Are You Considered a Low-Income Worker?

By Randall Orser | Personal Income Tax

In 2007, the government at the time established a refundable tax credit for those Canadians who are working but have a low income, and not attending post-secondary education called the Working Income Tax Benefit (WITB). It was thought this would encourage Canadians to enter the workforce. A refundable tax credit is one that you actually get the money back rather than added to your other non-refundable credits. For some clients, this has meant going from a balance owing to getting a refund, which is always nice. Who qualifies and what do you get with the WITB?

Are you eligible for the WITB?

You are eligible for the WITB if:

  • You are 19 years of age or older on December 31st; and
  • You are a resident of Canada for income tax purposes throughout the year.

If you are under 19 years of age, you may still be eligible for the WITB, if you have a spouse or common-law partner or an eligible dependent on December 31st.

You are not eligible for the WITB if:

  • You do not have an eligible dependent and are enrolled as a full-time student at a designated educational institution for more than 13 weeks in the year;
  • You are confined to a prison or similar institution for a period of 90 days or more in the year; or
  • You do not have to pay tax in Canada because you are an officer or servant of another country, such as a diplomat, or a family member or employee of such person.

If you are eligible for the WITB and the disability amount, you may also be eligible to claim an annual disability supplement. To be eligible for the disability supplement, your working income must be over $1,150 and the Canada Revenue Agency (CRA) must have an approved Form T2201, Disability Tax Credit Certificate on file. If you have not already sent the CRA a completed Form T2201, you must do so to receive the disability supplement.

Some provinces/territories have exercised the option to reconfigure the WITB calculation based on specific social and economic realities. The CRA will determine the amount of WITB to pay based on the eligible individual's province or territory of residence at the end of the year.

For WITB purposes, you have an eligible dependent if you have a child who, at the end of the year:

  • lives with you;
  • is under 19 years of age; and
  • is not eligible for the WITB.

For WITB purposes, eligible dependents can be registered by completing Form RC66, Canada Child Benefits Application. However, if your dependents are already registered for the goods and services tax/harmonized sales tax (GST/HST) credit, the CRA will automatically take them into consideration when calculating your WITB amount.

For WITB purposes, an eligible spouse at the end of the year is a person who meets all of the following conditions:

  • is your spouse or common-law partner on December 31st;
  • is a resident of Canada throughout the year;
  • is not enrolled as a full-time student at a designated educational institution for a total of more than 13 weeks in the year, unless he/she has an eligible dependant at the end of the year;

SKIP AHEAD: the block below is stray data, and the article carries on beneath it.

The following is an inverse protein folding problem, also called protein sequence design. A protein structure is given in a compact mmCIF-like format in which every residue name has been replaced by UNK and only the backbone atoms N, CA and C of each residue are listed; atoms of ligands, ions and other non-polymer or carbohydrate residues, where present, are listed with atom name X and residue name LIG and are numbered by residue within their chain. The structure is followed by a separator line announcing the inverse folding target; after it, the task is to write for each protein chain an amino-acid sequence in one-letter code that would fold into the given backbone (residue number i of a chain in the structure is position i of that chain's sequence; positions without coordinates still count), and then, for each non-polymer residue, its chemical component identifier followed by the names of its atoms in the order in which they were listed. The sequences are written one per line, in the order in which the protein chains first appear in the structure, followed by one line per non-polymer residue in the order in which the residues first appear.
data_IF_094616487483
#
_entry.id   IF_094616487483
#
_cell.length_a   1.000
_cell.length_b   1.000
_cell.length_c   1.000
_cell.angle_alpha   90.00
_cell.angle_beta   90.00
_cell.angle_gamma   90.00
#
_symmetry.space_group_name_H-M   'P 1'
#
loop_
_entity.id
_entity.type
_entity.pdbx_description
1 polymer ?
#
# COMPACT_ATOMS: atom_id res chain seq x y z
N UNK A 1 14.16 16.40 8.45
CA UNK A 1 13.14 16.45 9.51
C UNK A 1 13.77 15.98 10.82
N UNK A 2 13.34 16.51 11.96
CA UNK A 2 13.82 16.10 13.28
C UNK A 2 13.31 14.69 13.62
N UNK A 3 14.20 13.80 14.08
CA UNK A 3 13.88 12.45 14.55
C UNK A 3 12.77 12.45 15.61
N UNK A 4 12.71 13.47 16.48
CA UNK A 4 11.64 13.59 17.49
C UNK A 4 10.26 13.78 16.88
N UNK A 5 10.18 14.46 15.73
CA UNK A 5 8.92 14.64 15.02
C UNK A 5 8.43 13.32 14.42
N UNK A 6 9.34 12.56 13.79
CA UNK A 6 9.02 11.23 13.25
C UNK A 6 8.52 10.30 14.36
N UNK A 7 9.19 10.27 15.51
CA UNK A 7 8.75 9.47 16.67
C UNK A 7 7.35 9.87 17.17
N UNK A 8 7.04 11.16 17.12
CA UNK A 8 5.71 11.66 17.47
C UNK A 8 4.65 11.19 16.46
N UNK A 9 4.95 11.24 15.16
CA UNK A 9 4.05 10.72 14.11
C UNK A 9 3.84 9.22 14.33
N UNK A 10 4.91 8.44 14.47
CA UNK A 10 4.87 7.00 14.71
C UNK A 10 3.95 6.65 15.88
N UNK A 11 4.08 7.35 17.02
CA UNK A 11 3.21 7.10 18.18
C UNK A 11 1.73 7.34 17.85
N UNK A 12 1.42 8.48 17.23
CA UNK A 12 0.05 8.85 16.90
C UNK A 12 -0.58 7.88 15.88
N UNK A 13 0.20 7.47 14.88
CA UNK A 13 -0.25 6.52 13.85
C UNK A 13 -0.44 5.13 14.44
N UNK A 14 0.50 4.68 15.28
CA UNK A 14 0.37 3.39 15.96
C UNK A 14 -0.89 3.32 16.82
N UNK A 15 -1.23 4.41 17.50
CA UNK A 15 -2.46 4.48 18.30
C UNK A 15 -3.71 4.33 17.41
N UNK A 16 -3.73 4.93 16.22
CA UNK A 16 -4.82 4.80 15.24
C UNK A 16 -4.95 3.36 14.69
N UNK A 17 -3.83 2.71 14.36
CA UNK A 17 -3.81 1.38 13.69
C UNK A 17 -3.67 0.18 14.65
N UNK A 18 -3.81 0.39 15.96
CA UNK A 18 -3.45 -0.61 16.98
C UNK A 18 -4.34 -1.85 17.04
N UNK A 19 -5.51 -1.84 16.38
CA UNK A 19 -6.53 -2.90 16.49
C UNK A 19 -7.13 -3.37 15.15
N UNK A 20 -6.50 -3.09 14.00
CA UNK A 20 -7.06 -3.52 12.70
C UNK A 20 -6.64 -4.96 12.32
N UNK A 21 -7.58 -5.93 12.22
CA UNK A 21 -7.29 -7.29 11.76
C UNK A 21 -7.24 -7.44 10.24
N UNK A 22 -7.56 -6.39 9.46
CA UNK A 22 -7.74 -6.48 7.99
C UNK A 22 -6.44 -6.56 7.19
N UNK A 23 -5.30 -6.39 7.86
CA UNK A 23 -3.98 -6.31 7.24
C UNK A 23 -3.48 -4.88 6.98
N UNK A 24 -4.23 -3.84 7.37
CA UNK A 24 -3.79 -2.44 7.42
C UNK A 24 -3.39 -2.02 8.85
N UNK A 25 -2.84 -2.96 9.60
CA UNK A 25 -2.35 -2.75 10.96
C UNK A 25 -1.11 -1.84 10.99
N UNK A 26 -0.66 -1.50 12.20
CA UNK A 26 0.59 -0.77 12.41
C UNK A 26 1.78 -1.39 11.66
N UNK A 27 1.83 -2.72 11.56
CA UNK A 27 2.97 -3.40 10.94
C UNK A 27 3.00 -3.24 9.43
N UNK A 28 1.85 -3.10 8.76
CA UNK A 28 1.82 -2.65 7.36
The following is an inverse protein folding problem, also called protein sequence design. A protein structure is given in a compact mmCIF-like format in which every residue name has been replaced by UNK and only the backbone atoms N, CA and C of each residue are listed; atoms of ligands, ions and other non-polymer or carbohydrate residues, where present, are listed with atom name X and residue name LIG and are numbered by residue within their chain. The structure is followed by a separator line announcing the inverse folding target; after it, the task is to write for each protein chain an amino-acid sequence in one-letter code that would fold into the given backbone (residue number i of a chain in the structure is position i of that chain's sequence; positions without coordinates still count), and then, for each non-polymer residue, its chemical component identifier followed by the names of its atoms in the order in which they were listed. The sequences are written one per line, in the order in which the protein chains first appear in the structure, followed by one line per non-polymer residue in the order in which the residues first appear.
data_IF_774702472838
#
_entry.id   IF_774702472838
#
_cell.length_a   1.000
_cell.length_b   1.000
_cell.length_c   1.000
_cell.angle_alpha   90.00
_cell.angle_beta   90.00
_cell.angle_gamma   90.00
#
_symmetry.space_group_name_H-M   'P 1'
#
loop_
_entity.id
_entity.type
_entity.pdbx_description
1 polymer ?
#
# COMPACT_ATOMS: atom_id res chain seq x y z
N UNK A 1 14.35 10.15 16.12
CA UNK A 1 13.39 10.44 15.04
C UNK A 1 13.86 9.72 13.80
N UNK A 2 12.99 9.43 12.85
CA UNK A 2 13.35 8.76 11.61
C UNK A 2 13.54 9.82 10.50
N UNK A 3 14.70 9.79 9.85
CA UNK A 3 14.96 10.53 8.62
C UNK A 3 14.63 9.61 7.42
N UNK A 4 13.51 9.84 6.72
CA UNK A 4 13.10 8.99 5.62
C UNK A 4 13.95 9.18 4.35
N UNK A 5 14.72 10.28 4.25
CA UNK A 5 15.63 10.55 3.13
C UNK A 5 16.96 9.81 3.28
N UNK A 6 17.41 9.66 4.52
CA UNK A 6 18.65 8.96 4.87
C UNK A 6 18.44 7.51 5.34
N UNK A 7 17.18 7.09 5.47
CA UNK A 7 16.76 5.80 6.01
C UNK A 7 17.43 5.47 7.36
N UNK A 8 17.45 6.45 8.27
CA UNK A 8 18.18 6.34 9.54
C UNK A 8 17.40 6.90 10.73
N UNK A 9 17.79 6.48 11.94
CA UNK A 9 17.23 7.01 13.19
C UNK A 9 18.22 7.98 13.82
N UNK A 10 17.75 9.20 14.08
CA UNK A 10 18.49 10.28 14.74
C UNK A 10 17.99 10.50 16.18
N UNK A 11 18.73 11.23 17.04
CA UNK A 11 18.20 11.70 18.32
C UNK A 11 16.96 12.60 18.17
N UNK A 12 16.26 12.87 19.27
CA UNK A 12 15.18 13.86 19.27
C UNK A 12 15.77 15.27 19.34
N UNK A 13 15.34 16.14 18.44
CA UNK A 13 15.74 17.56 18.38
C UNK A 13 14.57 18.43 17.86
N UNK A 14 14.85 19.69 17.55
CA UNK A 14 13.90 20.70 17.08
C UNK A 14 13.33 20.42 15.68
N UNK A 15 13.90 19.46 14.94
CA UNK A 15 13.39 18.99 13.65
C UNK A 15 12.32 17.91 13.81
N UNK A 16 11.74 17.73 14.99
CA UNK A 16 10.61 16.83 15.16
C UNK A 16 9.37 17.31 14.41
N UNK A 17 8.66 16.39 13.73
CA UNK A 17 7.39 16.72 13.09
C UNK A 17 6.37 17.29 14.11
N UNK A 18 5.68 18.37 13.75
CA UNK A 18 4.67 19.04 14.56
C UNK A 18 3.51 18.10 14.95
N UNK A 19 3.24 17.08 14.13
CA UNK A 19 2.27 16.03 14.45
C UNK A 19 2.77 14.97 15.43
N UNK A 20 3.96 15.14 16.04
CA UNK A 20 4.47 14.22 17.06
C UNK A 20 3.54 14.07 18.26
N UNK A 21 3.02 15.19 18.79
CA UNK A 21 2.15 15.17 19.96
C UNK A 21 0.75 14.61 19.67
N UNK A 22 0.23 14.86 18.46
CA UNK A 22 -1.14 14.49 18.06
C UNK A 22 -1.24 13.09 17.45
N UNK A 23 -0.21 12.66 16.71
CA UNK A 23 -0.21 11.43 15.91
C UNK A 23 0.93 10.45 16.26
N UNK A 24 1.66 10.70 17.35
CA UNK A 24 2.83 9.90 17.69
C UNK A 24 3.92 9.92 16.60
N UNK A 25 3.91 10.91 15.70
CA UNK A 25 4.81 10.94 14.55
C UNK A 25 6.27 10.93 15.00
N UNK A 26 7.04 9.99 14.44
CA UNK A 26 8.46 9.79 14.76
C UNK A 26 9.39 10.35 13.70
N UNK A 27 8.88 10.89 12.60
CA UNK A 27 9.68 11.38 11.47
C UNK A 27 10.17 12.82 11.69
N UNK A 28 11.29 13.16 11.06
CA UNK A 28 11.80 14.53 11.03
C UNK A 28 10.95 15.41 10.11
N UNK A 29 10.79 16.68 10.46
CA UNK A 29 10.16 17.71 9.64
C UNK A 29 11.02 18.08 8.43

• is not confined to a prison or similar institution for a period of 90 days or more during the year; and
  • is not an officer or servant of another country, such as a diplomat, or a family member or employee of such person.

Family net income is an individual's net income added to the net income of their spouse or common-law partner, minus any amount reported for Universal Child Care Benefit (UCCB) (line 117 of the Income Tax and Benefit Return). Net income is the amount on line 236 of the Income Tax and Benefit Return.

Working income for a tax year is the total amount of an individual's or family's income for the year from employment and business (excluding losses).

How is the working income tax benefit (WITB) calculated?

The WITB is calculated using the following information:

  • marital status; province or territory of residence; working income; net income; eligible dependent; and eligibility for the WITB disability supplement.

To see how the WITB is calculated, please refer to the calculation sheet applicable to you, or you can use the Canada Revenue Agency (CRA) Child and family benefits calculator to get an estimate of your benefit.

What is the maximum amount of WITB you may receive?

WITB is intended for low-income individuals and families who have working income earned from employment or business.

For single individuals without children, the maximum amount of WITB is paid if working income is between $7,112 and $11,675 for 2016. The WITB payment is gradually reduced when net income is more than $11,675 (this is referred to as the base threshold). No WITB is paid when net income exceeds $18,529. These amounts vary slightly for residents of Alberta, Quebec, Nunavut and British Columbia.

For families, the maximum amount of WITB is paid if the family's working income is between $10,472 and $16,122 for 2016. The WITB payment is gradually reduced when family net income is more than $16,122 (this is referred to as the base threshold). The WITB payment is reduced to zero once family net income exceeds $28,576. These amounts vary slightly for residents of Alberta, Quebec, Nunavut and British Columbia.

For single individuals and families who are eligible and entitled to WITB disability supplement, the income thresholds will be a bit higher. See here.

Check here for the income levels.

The WITB can be quite beneficial to low-income, working Canadians, and was designed to give them a break on their taxes, as well as encourage those not yet in the workforce to do so.

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